Ben Sachs’s favorite films of 2017 | Bleader

Wednesday, December 20, 2017

Ben Sachs’s favorite films of 2017

Posted By on 12.20.17 at 01:13 PM

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click to enlarge Toni Erdmann
  • Toni Erdmann
A few caveats to this list. Since, according to Reader rules, I can include only movies that received their Chicago premieres in 2017, I'm unable to list two of my favorite films to have received local runs this year. Terence Davies's A Quiet Passion and Alain Guiraudie's Staying Vertical both premiered here at the 2016 Chicago International Film Festival, which makes them ineligible for inclusion here. I didn't see either one until this spring, however, and both made a substantial impact on my moviegoing year.

A Quiet Passion strikes me, after repeat viewings, as a masterpiece,  one of Davies's best films. More than a biopic of Emily Dickinson, Passion considers the misogyny of 19th-century American life through the perspective of a woman who managed, in certain ways, to rise above it. The movie is also a beautiful representation of the art of poetry, with Davies's graceful style providing a visual analogue to Dickinson's verse.

As for Staying Vertical, it took me a while to grasp what Guiraudie was up to with this surrealist comedy. I now see the film as an enduring meditation on the slippery nature of identity and sexual desire, and I value Guiraudie's deadpan approach to providing so few clues as to how to interpret it. Along with João Pedro Rodrigues's The Ornithologist (which covered similar thematic ground), Staying Vertical was the most interesting cinematic mystery I encountered all year. Guiraudie gives the audience a lot to chew on, yet the movie never feels heavy—it proceeds with the uncanny smoothness of a dream.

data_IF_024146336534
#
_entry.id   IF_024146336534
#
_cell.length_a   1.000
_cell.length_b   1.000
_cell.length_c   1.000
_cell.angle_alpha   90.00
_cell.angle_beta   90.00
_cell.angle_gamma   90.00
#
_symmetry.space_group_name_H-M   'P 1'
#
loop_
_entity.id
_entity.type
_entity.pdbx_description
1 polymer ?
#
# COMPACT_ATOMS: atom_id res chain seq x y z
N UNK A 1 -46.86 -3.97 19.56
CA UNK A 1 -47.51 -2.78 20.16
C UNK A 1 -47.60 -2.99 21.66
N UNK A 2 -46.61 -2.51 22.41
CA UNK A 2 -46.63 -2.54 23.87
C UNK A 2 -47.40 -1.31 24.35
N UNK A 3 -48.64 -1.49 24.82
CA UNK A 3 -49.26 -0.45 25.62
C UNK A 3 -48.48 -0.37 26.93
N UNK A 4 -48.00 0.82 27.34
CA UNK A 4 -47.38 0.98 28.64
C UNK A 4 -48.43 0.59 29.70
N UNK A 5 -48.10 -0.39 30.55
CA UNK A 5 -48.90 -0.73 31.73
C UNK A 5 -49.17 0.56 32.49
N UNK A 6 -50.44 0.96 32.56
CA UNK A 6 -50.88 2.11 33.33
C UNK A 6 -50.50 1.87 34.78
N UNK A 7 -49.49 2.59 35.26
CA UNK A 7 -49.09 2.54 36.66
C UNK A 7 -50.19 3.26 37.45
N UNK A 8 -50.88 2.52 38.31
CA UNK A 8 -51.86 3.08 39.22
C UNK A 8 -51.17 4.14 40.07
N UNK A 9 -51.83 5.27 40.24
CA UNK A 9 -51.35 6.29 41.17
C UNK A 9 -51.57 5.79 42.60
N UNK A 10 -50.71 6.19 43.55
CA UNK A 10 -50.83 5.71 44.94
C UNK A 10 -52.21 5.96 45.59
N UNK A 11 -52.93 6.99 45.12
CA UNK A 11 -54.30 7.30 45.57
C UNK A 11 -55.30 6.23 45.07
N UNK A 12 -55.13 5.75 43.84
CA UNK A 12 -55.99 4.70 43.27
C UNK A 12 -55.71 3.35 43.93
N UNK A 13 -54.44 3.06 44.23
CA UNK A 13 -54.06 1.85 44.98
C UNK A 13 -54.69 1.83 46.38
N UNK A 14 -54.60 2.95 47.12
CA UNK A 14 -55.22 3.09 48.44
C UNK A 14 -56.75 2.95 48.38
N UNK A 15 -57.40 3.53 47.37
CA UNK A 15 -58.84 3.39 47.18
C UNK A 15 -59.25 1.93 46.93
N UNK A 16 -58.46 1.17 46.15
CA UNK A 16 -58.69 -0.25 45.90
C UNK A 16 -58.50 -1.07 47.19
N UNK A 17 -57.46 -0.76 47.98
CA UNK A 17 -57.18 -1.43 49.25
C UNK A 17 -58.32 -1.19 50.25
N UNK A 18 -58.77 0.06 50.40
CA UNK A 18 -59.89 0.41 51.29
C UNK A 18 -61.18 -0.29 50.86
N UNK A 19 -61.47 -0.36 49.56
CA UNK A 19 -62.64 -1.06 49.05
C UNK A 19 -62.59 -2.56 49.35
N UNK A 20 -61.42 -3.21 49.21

1. Toni Erdmann



The most lauded film of 2016 didn't open in Chicago until January of this year, and it stood heads above everything else I saw in 2017. Maren Ade's epic comedy considers the dehumanizing effects of late capitalism and one man's efforts to combat them. The title character—the alter ego of a prankster music teacher—comes to represent everything late capitalism rejects: he's humane, funny, socially maladroit, and wants to make a personal connection with everyone he meets. Yet Toni Erdmann never feels schematic. Ade creates two of the richest characters I've ever encountered in a movie; the prankster and his grown daughter reveal new traits in almost every scene, and Ade gives them room to reveal themselves and grow as individuals. Toni Erdmann is also an astonishing formal achievement—for the first hour, Ade carefully establishes a realist framework, then she spends the rest of the film dismantling it.

2. Nocturama

This artful thriller by Bertrand Bonello captured the zeitgeist like no other movie I saw this year. It depicts a society bent on self-destruction, showing a group of young people staging a series of terrorist attacks on Paris. The group has no discernible political agenda—they simply want to destroy. Yet Bonello inspires fascination with their actions, employing a seductive style that commands one's attention. The film references a diverse set of cinematic influences ranging from Dawn of the Dead to Robert Bresson's The Devil, Probably, but those points of reference are contemporary and urgent.

3. Norman: The Moderate Rise and Tragic Fall of a New York Fixer